With gorgeous weather after Thanksgiving forecast, I opted for a Friday hike instead of hooking up with the guys for their Saturday NH200 finish (and then some). I was finally going to do something I've been wanting to do for a long time. Back near the turn of the century, J.E. Henry had a railroad built off of the Franconia Branch of the main East Branch and Lincoln line. While the Franconia Brook Trail mainly follows the branch line, the Owl's Head branch line basically makes a semicircle around the east-south-west sides of the mountain. Luckily for me, satellite photos provided ample evidence of where it was in many places, so I would have to hunt too much.
It was a cold start, but the sky was clear, and it was supposed to get up to the 50's, so I moved quickly up the Lincoln Woods Trail, stopping to take a few shots, and a quick perusal of Camp 7, which I had blindly missed the last time I was out camp hunting. I made the junction of the Franconia Brook Trail in 50 minutes. I was moving quickly to warm up, but also to allow plenty of time to explore when it mattered. From here, it was all new to me. Sort of. I used this trail in a Galehead/Bonds loop back in 1986, but of course I remembered nothing of it.
I liked it. It had the sense of being used little, and it was clear I was on a railroad grade, which was good as I was trying to track these. And then I noticed a clear path going left, while the trail went right. Hmmm, sure enough it was a section the trail rerouted around, and it was clear from the map where that was. It was clear why, too. The locals beavers are apparently prolific around here, and, ummm, busy as beavers. What you get in return is a nice view of Owl's Head.
The rail and the trail merged and I tooled along, watching for Camp 10. I passed where I thought it might be, noting a road going left, but no obvious camp. I hit a big brook, and noted a benchmark. Crap, I'd gone all the way to Redrock Brook, too far. I went back to the road, which I was sure was the railroad branching off, and came to Franconia Brook. I had hoped the crossing would be easy given a lack of rain. Nope. Every time I found some rocks, there was always a big gap that was pushing my comfort level. I tried walking a tree, but had no place to put my poles for balance and backed off that, too. Finally I found a spot with a gap that was large, but hopefully manageable and I couldn't find anything else. One large step that I hoped wouldn't slip led to my back foot starting to go and I scrambled across the rest of the way. Phew. I couldn't waded in bare feet, but really preferred to not have to in freezing water.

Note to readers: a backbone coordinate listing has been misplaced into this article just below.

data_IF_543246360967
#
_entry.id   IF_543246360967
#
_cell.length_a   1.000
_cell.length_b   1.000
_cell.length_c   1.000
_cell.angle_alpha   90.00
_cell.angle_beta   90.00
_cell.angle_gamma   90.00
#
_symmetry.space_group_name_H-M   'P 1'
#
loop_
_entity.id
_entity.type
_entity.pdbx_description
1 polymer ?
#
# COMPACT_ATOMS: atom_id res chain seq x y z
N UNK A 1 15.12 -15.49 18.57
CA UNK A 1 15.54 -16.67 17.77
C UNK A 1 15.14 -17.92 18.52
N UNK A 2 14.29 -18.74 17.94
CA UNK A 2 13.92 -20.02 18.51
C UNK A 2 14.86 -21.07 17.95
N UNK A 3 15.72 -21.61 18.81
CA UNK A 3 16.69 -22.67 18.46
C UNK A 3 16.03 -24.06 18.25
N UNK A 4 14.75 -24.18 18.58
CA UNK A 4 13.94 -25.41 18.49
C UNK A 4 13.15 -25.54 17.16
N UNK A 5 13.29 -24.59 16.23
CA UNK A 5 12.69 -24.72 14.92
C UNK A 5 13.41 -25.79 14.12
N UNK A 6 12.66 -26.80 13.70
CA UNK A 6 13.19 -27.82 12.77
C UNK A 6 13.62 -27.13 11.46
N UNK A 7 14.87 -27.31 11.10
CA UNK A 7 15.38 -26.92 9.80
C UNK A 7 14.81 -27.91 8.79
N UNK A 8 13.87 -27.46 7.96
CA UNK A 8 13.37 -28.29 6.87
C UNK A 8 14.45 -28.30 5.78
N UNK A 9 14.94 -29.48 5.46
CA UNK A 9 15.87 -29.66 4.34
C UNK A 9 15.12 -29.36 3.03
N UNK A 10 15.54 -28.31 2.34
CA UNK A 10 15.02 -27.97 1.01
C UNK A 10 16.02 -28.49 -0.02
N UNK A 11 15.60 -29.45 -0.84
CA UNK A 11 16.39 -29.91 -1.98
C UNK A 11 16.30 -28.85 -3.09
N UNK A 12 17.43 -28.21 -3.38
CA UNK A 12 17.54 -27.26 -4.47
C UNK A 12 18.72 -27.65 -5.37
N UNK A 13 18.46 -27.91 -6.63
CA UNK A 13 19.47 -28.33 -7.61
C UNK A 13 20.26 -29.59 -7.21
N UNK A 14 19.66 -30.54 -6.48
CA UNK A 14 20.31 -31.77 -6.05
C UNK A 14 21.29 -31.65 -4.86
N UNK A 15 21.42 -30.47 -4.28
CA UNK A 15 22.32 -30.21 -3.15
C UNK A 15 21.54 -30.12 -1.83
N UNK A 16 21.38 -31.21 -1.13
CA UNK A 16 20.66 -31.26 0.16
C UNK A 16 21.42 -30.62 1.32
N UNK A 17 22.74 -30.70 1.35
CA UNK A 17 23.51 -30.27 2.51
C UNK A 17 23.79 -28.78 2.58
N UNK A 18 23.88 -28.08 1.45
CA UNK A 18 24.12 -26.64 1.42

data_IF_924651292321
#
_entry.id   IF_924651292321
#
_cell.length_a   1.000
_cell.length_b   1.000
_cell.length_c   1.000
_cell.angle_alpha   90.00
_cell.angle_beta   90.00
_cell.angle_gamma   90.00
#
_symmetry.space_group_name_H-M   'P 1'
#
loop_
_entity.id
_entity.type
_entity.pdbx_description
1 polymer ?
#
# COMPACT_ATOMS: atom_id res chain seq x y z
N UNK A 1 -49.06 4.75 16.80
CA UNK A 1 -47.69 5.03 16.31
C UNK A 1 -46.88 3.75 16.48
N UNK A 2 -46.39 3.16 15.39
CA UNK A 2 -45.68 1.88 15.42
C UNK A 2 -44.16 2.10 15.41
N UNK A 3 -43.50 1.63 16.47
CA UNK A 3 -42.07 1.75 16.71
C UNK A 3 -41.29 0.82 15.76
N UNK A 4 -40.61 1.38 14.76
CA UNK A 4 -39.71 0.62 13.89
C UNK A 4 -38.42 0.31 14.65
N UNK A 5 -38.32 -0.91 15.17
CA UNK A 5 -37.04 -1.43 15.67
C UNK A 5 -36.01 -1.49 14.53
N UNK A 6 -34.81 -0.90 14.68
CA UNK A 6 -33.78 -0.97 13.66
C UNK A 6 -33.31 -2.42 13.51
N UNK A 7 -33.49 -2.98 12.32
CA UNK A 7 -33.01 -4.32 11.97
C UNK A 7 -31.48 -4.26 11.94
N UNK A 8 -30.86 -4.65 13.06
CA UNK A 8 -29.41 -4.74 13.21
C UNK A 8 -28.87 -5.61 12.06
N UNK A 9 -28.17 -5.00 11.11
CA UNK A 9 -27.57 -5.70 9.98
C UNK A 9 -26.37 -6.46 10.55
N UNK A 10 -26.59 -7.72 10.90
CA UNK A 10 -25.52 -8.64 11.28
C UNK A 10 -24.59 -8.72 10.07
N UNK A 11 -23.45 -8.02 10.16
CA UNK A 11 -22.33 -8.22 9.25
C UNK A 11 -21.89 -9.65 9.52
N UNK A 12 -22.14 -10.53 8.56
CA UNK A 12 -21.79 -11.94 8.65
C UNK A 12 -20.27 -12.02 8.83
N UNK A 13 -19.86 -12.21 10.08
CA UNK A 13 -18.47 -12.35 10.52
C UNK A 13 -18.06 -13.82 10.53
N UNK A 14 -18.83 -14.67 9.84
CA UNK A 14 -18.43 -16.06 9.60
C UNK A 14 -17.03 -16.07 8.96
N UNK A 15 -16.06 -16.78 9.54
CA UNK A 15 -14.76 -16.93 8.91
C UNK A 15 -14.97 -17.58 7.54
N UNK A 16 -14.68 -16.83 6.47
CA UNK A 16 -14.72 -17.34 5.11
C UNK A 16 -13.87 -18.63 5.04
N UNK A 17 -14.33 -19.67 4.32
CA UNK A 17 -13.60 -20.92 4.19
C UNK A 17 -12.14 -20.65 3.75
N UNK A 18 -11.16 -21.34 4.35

I headed back downstream to try to find the railroad grade with no luck. I finally headed uphill and found the road, backtracking to a turn-around and finding a bit of the road going towards the brook. This thing was amazingly obvious.
I'm astonished that something around 100 years old is still in such good shape, especially considering so few people set foot on this. One thing I noticed quickly was that the road was fringed with fir, while I was otherwise surrounded by hardwoods. While I saw no artifacts, I did notice where boulders were piled beside the road. I kept having anxiety about losing the railroad with every fir thicket, but I was having no issue. There were a couple of deep, wide ravines, so I'd look back, and take a forward bearing on the direction and plunge on down the steep slopes. At the bottom, I'd get reassured when I'd see logs lining the banking.
There were some nice through the trees views of the Bonds.
This included an interesting view of Bondcliff, but with the crappy camera, I couldn't get a real good shot of it. I was hoping to head up to one of the talus fields above the railroad, but the fast moving on the trails pretty much killed any thoughts of an ascent, plus I was keeping the time in mind.